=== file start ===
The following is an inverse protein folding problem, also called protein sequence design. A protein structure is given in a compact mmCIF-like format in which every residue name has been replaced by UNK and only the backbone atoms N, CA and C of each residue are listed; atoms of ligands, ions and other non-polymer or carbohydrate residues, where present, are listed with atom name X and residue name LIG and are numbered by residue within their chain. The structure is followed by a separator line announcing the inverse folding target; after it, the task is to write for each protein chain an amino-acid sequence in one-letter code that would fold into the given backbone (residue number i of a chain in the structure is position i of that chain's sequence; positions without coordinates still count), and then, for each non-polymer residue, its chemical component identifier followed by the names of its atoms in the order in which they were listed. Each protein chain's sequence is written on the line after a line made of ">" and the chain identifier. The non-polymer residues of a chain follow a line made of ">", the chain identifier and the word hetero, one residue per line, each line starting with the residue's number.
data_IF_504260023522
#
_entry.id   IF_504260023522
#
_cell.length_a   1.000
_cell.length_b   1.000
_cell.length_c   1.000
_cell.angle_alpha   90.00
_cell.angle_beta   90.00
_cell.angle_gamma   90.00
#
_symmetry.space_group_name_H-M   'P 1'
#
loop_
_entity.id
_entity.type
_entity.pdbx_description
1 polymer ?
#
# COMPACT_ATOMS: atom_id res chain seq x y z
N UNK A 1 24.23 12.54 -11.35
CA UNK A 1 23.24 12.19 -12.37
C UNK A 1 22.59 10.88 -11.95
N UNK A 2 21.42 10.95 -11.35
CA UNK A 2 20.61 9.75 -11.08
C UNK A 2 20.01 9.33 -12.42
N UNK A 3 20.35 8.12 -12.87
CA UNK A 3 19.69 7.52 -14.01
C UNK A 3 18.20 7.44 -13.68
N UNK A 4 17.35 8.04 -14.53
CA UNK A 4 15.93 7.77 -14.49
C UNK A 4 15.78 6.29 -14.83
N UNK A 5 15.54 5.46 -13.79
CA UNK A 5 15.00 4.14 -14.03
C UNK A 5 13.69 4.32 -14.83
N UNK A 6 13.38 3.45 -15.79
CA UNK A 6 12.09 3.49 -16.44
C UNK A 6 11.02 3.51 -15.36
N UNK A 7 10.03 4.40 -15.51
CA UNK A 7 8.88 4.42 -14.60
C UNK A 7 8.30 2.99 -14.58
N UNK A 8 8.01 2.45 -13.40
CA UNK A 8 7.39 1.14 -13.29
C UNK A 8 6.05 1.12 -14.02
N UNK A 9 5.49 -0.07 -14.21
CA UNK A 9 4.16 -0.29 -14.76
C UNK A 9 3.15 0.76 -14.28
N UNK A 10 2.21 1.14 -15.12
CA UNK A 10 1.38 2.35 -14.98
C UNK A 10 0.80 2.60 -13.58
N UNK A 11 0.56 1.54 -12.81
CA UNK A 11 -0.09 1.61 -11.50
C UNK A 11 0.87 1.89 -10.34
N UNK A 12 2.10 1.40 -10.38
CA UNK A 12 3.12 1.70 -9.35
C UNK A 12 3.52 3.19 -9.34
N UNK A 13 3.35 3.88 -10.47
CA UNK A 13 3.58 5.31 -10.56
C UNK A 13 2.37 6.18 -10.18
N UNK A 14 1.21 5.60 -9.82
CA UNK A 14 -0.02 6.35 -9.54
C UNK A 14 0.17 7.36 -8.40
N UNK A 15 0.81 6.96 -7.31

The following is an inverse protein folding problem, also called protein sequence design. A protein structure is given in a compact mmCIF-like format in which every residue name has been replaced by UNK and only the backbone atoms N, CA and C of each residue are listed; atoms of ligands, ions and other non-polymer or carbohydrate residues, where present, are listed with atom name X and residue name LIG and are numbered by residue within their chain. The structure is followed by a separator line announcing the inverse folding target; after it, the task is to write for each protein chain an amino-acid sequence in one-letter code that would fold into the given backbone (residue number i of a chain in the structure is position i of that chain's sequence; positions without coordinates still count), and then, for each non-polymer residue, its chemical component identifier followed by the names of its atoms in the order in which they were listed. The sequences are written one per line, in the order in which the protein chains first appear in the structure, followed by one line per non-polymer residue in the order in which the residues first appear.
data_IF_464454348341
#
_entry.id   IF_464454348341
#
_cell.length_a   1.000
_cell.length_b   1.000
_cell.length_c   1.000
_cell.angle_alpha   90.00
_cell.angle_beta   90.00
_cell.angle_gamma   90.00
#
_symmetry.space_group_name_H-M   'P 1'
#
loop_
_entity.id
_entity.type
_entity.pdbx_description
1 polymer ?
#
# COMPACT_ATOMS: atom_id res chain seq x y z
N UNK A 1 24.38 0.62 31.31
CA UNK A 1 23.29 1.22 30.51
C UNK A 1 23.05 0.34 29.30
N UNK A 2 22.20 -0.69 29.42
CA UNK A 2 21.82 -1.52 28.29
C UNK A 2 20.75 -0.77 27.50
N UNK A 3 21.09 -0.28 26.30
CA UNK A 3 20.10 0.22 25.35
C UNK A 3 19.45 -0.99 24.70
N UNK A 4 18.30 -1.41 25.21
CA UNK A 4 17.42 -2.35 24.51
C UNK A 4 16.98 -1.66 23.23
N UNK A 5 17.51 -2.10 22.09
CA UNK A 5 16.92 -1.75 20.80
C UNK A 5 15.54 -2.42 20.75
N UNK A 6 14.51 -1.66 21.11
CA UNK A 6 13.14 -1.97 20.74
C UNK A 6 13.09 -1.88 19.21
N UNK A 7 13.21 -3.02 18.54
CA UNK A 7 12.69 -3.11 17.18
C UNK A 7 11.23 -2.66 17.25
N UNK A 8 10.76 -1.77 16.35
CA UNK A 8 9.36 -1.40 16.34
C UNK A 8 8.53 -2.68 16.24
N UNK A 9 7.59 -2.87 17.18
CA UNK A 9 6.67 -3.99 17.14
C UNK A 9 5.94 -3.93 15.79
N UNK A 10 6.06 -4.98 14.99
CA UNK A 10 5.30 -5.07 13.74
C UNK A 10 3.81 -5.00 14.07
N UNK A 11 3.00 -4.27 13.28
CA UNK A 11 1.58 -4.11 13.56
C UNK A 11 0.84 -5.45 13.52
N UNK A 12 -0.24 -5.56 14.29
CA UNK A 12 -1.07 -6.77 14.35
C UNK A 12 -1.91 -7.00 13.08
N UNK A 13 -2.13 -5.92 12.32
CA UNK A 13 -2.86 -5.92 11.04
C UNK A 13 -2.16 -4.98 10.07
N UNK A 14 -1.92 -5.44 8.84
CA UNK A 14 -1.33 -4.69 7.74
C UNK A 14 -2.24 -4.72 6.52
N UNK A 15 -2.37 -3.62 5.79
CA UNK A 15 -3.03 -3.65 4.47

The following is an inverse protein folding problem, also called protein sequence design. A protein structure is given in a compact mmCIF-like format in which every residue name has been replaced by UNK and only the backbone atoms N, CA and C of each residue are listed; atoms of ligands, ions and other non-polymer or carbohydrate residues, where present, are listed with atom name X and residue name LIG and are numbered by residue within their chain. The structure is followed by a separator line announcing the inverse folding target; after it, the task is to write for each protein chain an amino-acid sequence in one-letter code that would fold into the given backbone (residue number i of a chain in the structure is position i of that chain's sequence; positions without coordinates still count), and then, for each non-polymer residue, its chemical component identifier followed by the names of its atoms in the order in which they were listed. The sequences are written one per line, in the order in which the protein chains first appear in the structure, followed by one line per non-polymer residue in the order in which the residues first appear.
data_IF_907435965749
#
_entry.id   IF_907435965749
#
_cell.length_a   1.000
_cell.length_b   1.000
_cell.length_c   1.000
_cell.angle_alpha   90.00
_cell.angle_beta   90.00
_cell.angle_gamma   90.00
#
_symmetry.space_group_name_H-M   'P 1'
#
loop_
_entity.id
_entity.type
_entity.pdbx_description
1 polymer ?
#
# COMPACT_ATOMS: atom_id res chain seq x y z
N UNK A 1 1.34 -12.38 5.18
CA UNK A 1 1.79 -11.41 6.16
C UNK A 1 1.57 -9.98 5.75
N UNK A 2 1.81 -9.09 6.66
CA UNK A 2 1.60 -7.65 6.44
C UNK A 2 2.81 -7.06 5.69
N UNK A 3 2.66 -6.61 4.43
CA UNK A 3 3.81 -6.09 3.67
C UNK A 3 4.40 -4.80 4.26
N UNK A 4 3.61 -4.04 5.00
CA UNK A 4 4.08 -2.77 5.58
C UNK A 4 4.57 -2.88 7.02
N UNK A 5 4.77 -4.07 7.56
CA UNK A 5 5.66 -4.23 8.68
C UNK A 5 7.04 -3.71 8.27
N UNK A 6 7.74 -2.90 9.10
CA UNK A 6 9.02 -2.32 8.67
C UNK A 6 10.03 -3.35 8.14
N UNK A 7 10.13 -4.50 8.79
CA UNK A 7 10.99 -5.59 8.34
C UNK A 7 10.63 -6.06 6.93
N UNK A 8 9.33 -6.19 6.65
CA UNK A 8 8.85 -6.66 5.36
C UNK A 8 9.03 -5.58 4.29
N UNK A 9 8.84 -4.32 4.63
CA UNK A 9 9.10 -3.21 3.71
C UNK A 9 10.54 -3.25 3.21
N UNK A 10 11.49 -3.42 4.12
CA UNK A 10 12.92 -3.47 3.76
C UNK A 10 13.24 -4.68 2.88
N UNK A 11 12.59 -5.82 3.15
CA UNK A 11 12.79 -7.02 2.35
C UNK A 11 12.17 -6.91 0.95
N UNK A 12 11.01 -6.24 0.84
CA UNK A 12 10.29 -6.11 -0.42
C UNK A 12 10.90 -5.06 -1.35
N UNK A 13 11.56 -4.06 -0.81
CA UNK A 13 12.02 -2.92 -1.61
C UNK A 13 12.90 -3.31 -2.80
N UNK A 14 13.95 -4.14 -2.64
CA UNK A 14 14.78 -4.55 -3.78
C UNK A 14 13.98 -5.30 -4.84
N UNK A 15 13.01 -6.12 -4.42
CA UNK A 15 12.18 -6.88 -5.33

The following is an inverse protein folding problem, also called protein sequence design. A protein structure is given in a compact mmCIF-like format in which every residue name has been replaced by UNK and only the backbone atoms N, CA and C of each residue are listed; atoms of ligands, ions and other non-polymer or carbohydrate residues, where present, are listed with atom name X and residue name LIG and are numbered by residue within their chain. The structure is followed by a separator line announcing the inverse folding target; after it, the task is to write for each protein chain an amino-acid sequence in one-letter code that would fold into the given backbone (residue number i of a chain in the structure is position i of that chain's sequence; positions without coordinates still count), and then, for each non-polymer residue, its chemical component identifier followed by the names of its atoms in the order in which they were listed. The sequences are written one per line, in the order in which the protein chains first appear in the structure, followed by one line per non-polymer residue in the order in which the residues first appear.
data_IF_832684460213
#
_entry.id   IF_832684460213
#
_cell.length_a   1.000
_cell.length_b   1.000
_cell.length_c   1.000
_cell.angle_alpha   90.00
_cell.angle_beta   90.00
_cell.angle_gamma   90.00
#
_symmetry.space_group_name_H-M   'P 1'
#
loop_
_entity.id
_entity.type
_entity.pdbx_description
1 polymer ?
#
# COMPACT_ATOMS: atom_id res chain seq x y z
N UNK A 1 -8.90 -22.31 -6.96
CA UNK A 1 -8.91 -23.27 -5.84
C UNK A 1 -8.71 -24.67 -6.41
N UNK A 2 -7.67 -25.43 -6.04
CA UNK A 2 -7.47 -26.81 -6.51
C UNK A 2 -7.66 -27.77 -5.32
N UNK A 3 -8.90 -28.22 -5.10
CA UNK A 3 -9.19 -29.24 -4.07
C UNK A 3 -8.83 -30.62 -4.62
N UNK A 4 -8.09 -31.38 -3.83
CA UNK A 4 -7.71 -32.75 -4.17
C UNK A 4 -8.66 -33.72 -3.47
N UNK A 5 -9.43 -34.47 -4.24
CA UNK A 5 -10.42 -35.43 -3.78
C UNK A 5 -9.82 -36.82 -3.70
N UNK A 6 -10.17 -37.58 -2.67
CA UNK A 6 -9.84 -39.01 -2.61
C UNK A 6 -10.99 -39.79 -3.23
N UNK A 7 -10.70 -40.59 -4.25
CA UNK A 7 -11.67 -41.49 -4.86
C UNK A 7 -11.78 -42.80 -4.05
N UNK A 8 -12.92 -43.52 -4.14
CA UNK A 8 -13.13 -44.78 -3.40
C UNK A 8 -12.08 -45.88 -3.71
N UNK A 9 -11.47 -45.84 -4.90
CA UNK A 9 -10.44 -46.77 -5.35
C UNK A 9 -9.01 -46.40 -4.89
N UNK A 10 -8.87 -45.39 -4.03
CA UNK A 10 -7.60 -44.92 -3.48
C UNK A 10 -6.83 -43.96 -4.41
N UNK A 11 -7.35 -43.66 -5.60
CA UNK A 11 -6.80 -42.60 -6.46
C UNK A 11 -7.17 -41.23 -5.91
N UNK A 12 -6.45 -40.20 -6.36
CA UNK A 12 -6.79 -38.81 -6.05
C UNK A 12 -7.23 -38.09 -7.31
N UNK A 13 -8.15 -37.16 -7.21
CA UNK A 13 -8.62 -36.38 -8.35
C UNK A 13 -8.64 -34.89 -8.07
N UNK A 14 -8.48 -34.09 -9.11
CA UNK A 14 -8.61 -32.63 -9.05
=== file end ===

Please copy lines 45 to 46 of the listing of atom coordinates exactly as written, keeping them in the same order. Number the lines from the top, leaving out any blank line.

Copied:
C UNK A 8 6.05 1.12 -14.02
N UNK A 9 5.49 -0.07 -14.21